I’d been following VAXEE’s journey since last year, and I’ve been intrigued by their products.
I’m always curious about smaller brands trying to enter a saturated market like gaming peripherals, especially homegrown ones. Singapore is already home to brands like Razer and Armageddon, and it’s refreshing to see that there are still companies here that want to take on the challenge of entering the market with a strong idea of the needs that they want to address.
It certainly helped that VAXEE has some serious pedigree in their team, many of whom are former Zowie engineers, and partnered with well-respected former Counterstrike pros Junia “noppo” Taniguchi and Zhengwei “alex” Bian for their first two products: The Zygen NP-01 and Outset AX.
I was also drawn to their no frills and no RGB light design, because a lot of us gamers who fall on the more casual end of the spectrum have been conditioned over the years to think that fancy lights and design are one of the things to look for in a good gaming mouse.
Over the last year, my mouse of choice has been the SteelSeries Rival 600, which I picked out specifically because it came with weights that could be added on (and also because it had fancy lights and looked cool). While it comes in at 96g, the added weights let you get the mouse up to 128g – which I’ve found perfect.
That’s why I started with a bit of skepticism when testing the Zygen NP-01 and Outset AX units, because they weigh in at 75g and 76g, roughly 41% less than the Rival 600.
My initial doubts were proven wrong through testing, though. Here’s my breakdown on their pros and cons.
The Outset AX features a simple design that has a smooth finish on the outer shell while featuring a textured grip on the mouse buttons, which adds a nice feel and keeps your fingers in place especially during those tense gunfights where one might curl them up instead of having them flat on each button.
The finishing in the shell felt good, and since my hands don’t sweat a lot during gameplay, I never had any issues with my hand slipping off the mouse while playing games.
However, with extended testing, the Outset AX didn’t feel natural in my hand. I was able to narrow it down to the fact that while the Outset AX’s base body isn’t far off in terms of width and length, my Rival 600’s mouse buttons were a fair bit longer, allowing me to get more comfortable with my natural grip.
By holding the Outset AX in the same way that I would my Rival 600, the tips of my index and middle fingers were jutting out and didn’t feel that comfortable.
The Zygen NP-01, from a grip and feel perspective, felt naturally comfortable from the moment I started using it. The curvature felt good, and a large part of that is because the left side of the mouse doesn’t have a high bump.
I’d say that my grip may have actually changed a little bit while using the Zygen NP-01, but had a positive effect on my gameplay. I’ve found myself holding the mouse a little tighter with my thumb, index, and middle finger, which has given me a greater deal of control of my aim while still feeling comfortable.
What I found most interesting, though, is that while the Zygen NP-01 is only a gram lighter than the Outset, it felt a little bit heavier than that.
One of my biggest complaints about the Rival 600 is how the mouse wheel is far too loose, making it too easy to accidentally switch weapons at the wrong time.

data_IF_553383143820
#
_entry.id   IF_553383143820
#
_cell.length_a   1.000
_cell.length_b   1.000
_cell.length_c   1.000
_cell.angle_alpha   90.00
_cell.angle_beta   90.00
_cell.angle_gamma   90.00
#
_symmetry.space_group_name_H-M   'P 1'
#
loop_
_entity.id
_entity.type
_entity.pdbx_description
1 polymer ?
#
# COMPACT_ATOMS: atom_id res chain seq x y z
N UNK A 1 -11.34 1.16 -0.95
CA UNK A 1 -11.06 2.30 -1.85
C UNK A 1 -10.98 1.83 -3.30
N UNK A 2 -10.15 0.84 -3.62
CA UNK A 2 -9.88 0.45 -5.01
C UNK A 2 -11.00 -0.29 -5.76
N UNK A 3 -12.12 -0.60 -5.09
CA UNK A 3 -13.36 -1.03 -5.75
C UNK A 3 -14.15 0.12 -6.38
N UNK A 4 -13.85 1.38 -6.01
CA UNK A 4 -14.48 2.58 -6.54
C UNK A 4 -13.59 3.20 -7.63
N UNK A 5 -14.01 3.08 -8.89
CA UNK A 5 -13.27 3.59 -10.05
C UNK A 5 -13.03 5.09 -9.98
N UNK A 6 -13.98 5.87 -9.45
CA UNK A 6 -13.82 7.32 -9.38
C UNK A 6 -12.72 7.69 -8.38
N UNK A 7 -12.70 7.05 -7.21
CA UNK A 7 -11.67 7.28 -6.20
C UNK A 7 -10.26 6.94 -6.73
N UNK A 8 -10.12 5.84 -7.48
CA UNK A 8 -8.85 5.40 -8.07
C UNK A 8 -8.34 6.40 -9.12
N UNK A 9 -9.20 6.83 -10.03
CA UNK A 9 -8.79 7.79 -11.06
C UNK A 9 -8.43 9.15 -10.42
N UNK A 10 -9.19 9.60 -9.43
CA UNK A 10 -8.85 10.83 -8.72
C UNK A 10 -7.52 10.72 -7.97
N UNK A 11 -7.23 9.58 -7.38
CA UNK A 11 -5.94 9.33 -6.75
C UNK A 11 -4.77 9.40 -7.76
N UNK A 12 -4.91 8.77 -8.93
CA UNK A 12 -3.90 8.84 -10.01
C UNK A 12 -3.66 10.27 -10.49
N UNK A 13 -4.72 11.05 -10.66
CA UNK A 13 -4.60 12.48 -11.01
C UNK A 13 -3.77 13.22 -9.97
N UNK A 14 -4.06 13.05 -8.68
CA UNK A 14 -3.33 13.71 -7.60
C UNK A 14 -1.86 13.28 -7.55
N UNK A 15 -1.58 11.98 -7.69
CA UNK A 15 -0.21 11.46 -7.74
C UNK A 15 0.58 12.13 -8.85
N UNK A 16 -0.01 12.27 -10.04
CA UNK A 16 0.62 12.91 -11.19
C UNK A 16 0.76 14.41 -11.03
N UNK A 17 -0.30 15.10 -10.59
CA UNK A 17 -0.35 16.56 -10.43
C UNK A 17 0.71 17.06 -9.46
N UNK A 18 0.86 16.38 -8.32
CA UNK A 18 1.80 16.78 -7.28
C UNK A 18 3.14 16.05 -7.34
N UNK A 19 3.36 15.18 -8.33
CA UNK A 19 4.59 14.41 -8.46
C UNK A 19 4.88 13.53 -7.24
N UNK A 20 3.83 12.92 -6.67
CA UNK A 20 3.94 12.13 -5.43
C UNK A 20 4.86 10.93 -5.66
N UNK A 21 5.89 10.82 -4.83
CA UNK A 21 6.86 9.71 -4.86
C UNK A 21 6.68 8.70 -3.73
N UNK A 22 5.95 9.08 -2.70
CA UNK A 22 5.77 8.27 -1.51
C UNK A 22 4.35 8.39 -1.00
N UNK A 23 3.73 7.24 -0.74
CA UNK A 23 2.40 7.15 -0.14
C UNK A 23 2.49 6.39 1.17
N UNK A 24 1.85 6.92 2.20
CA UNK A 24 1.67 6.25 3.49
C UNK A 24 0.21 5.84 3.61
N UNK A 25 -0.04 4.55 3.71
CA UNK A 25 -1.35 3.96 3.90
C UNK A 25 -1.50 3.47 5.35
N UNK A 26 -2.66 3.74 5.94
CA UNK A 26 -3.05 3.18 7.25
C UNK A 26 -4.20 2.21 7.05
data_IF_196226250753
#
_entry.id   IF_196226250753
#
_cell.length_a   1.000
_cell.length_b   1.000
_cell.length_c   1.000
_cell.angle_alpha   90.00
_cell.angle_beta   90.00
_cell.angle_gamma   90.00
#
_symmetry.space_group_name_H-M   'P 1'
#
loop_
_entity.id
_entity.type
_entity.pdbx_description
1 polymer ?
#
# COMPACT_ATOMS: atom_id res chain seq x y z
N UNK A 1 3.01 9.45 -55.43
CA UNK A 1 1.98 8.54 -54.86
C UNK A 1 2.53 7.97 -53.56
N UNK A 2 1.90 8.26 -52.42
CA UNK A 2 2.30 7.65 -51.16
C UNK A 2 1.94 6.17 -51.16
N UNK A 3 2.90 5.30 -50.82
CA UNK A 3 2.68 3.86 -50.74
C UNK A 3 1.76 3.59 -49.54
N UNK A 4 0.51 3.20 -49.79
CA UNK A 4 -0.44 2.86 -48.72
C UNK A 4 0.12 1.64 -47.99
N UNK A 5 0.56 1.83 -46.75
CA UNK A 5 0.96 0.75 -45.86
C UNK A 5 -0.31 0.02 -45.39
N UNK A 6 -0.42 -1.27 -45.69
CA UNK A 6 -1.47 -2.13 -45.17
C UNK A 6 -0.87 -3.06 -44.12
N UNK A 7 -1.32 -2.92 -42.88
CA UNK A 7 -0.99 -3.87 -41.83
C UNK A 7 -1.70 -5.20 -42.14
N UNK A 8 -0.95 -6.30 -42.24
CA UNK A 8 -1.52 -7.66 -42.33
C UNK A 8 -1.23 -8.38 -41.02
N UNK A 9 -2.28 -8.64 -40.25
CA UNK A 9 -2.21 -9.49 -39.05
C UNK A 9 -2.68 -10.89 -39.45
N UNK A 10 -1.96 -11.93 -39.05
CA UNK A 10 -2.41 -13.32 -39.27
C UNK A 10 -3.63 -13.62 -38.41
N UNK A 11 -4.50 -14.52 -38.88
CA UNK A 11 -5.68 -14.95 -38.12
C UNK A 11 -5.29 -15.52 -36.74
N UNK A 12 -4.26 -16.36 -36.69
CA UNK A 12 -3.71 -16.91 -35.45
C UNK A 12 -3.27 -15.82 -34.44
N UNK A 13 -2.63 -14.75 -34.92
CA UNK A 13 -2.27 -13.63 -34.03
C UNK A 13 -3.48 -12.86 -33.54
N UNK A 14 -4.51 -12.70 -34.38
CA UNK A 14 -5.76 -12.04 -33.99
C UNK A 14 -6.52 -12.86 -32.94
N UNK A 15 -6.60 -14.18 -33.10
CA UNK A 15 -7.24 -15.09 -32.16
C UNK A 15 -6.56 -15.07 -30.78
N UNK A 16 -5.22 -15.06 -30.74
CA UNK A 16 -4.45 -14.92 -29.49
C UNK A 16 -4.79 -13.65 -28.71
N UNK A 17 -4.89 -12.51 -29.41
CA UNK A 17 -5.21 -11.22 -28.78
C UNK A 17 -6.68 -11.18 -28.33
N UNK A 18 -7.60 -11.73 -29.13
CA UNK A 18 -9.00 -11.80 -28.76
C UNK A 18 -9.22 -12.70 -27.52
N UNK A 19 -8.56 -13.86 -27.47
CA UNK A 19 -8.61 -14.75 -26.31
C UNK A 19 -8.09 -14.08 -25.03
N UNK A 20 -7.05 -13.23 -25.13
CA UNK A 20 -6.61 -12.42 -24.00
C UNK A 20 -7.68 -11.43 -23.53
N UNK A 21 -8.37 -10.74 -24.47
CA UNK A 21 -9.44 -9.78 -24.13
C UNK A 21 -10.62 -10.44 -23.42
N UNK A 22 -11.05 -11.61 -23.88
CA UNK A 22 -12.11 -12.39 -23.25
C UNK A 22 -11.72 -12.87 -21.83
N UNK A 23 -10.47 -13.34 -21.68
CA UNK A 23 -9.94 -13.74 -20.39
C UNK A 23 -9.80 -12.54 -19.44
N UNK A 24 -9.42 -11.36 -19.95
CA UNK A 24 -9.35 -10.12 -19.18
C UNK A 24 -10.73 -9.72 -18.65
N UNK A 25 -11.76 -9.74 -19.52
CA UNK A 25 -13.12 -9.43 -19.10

Both the Zygen NP-01 and Outset AX have a better, slower mouse wheel scroll speed than the Rival 600, which meant I had far less accidents.
In terms of side mouse buttons, I preferred the Zygen NP-01’s button placement, because they’re much easier to reach. I have to move and curl my thumb too much on the Outset AX for the side buttons.
Another thing I appreciated about both VAXEE mice is how the cables come with a soft protective covering instead of the standard plastic cables that come with most mice, including the Rival 600.
The end of the cable attached to the mice can also slightly be tilted up, making them a good choice for those who use mouse bungees. There will be few setups that have issues with the cable length, as they’re 2m in length.
I appreciate the fact that both mice don’t need any software to be installed on your computer.
Having been used to Logitech and SteelSeries mice over the last few years, it honestly was refreshing to have all the configuration I need accessible through three buttons on the bottom of the mouse.
Both models allow you to choose from 400/800/1600/3200 DPI, 125Hz/500Hz/1000Hz report rate, and 2ms/4ms/8ms click latency.
Running 800 DPI, 1000Hz and 4ms worked perfectly for me.
VAXEE’s Esports mice are a great tool, especially for gamers who care more about function over fancy and non-functional aesthetics.
I’m not someone who really cares about RGB lights, so I actually found the simpler, solid colouring of both mice to be a refreshing change.
It’s important to note, though, that left handed mouse users will not have a good time with the Zygen NP-01 or the Outset AX models. They’ve been designed for right-handed people.
They both retail at SGD 89, which puts them at an affordable range.
While I think both mice are good for gaming, I found the Zygen NP-01 to be the better model for my grip style. It’s my gaming mouse of choice moving forward.
If anything, VAXEE has also proven to my stubborn mind that more isn’t necessarily better in terms of mouse weight. Intuitive design, comfort, and responsiveness are at the top of the food chain, and both of the mice I tested are excellent in these categories.
Both mice get a thumbs up from me. The choice between the two really comes down to personal preference and mouse grip style.
Interested in more information? Here are two videos that explain VAXEE’s design philosophy.